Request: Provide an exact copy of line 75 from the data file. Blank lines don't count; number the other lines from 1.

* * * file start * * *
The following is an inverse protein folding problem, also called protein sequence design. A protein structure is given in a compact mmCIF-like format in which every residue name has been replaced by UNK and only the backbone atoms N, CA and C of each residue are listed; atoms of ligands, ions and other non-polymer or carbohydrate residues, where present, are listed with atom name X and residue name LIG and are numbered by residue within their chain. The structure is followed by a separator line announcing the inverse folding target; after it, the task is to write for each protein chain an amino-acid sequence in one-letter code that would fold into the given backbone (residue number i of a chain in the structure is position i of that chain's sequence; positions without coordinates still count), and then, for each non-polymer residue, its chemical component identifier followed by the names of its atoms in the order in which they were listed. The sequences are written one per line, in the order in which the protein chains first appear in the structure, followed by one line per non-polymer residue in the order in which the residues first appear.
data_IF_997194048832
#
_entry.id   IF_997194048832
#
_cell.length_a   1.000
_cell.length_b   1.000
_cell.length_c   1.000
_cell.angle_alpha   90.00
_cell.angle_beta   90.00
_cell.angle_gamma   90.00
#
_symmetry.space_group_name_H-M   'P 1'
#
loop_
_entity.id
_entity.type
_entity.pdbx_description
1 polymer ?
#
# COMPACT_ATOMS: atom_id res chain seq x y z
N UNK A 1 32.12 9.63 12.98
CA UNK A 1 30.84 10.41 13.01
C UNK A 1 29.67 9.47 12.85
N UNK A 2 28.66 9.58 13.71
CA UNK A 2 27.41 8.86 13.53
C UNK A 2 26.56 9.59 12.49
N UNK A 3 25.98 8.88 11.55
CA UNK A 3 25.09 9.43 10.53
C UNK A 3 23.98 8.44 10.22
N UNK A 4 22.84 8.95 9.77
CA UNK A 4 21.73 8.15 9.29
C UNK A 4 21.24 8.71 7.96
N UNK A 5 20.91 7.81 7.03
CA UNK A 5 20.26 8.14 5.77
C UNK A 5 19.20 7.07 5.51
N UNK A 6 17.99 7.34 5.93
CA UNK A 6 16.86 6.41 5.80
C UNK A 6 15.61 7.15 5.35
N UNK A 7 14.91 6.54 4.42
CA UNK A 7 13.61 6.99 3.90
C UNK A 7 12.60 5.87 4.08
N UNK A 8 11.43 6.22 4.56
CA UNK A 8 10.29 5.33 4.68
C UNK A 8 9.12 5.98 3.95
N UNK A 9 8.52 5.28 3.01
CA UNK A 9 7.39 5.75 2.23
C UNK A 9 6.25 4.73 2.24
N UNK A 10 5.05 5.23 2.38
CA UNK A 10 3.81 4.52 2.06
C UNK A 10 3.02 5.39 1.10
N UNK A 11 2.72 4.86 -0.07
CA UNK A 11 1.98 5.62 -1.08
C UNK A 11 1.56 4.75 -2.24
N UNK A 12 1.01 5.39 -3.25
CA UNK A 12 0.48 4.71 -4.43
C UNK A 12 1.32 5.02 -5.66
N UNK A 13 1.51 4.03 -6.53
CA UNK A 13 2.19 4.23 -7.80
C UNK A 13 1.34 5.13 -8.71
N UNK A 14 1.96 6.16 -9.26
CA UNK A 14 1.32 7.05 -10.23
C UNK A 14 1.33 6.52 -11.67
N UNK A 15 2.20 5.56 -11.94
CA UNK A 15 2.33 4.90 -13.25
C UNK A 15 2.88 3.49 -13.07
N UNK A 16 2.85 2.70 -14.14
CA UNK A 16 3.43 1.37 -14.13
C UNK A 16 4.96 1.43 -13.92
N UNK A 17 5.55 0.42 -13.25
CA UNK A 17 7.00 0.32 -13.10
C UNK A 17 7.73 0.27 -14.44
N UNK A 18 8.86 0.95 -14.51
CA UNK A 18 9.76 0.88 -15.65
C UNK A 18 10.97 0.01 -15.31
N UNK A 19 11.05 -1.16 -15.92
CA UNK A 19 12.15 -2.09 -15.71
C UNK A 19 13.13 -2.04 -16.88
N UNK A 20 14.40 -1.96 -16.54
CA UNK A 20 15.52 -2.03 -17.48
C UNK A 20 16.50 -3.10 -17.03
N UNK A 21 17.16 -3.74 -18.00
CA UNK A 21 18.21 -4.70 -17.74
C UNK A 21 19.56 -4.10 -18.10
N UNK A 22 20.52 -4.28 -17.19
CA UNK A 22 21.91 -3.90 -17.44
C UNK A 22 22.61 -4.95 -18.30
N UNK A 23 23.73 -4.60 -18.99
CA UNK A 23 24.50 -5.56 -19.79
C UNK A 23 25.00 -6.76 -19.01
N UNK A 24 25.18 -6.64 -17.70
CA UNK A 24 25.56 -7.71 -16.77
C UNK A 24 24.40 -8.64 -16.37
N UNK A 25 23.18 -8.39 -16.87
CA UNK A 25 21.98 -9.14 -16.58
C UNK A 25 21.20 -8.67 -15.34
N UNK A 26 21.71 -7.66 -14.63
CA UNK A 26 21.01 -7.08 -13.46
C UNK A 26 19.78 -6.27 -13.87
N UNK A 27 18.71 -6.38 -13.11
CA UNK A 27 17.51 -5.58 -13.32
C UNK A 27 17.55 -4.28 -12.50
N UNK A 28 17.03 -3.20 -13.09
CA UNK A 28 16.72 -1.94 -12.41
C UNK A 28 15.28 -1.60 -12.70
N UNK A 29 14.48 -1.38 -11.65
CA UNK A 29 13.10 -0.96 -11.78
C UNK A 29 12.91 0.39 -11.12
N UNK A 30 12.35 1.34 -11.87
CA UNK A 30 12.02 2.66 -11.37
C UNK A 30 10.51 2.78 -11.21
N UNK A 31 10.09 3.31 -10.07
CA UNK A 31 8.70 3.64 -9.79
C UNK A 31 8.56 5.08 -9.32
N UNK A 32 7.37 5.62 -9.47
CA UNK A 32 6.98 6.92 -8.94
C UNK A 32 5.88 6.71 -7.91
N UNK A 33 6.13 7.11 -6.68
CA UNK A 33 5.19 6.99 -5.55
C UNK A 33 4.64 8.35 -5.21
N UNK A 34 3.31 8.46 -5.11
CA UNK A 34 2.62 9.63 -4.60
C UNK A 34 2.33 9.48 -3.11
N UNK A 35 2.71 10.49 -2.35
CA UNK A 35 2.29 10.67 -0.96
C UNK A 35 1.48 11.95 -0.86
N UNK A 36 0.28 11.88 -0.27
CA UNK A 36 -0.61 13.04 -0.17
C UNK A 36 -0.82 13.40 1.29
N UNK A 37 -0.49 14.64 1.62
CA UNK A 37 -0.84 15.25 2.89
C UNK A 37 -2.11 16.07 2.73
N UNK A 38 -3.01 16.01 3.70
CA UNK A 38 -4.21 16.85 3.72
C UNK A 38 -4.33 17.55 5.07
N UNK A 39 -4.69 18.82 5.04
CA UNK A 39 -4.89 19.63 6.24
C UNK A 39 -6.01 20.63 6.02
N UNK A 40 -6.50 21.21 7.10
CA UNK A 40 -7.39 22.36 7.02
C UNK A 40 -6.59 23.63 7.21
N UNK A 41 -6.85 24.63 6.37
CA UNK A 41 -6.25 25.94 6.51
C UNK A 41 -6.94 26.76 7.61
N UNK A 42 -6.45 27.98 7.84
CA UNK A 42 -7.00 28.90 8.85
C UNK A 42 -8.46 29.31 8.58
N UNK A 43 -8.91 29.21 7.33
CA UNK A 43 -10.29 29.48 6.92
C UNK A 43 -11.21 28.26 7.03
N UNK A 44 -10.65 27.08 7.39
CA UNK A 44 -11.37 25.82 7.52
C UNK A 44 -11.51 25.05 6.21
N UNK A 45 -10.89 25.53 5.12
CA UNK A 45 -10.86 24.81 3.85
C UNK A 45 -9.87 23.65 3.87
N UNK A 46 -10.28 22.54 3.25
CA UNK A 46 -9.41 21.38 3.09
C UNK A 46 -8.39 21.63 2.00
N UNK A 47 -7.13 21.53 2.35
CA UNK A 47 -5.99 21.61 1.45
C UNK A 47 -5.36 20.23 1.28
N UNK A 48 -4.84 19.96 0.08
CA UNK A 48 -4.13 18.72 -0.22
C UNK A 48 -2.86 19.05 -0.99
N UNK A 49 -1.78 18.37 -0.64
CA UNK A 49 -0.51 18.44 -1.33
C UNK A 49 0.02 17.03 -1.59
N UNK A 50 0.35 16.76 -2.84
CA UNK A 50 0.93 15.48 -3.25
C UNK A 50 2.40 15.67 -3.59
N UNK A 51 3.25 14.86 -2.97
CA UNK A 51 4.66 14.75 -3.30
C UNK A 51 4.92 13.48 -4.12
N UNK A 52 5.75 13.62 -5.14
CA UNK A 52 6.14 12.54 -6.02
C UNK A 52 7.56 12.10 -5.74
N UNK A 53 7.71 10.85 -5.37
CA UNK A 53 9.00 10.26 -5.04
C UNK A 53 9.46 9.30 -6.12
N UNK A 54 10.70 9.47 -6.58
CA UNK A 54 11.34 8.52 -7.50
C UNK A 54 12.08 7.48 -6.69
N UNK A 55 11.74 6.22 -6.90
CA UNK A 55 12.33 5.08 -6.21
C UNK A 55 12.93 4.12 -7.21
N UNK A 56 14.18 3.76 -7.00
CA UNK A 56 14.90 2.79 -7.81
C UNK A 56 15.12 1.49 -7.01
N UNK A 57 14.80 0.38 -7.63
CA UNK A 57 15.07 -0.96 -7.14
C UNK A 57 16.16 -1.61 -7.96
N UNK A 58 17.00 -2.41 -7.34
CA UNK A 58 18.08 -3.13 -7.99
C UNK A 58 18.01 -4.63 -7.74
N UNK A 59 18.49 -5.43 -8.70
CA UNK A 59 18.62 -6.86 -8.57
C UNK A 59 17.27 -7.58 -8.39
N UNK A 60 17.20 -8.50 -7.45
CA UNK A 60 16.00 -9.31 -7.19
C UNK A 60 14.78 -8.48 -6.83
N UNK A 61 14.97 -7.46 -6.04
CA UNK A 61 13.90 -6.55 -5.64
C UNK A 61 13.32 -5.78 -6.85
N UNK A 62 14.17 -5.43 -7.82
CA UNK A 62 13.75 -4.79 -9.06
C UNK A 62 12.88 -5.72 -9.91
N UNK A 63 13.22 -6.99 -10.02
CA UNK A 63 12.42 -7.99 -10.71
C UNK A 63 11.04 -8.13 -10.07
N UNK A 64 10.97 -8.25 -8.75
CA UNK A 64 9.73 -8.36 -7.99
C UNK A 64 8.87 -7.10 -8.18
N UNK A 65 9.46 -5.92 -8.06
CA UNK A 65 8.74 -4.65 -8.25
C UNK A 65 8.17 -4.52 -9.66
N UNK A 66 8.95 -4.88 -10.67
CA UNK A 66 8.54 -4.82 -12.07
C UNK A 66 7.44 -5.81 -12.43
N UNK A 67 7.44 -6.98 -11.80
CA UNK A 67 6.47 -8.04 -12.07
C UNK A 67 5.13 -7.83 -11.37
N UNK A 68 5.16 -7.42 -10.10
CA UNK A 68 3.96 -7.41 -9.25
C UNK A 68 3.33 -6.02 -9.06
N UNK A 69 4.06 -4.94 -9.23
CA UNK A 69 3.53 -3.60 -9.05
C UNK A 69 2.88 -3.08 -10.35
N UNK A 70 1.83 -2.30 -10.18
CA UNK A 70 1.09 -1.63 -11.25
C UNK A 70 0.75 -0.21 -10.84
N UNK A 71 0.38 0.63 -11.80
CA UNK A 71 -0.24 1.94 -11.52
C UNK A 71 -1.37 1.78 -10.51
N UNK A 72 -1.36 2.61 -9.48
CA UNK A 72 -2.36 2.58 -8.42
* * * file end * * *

C UNK A 18 10.97 0.01 -15.31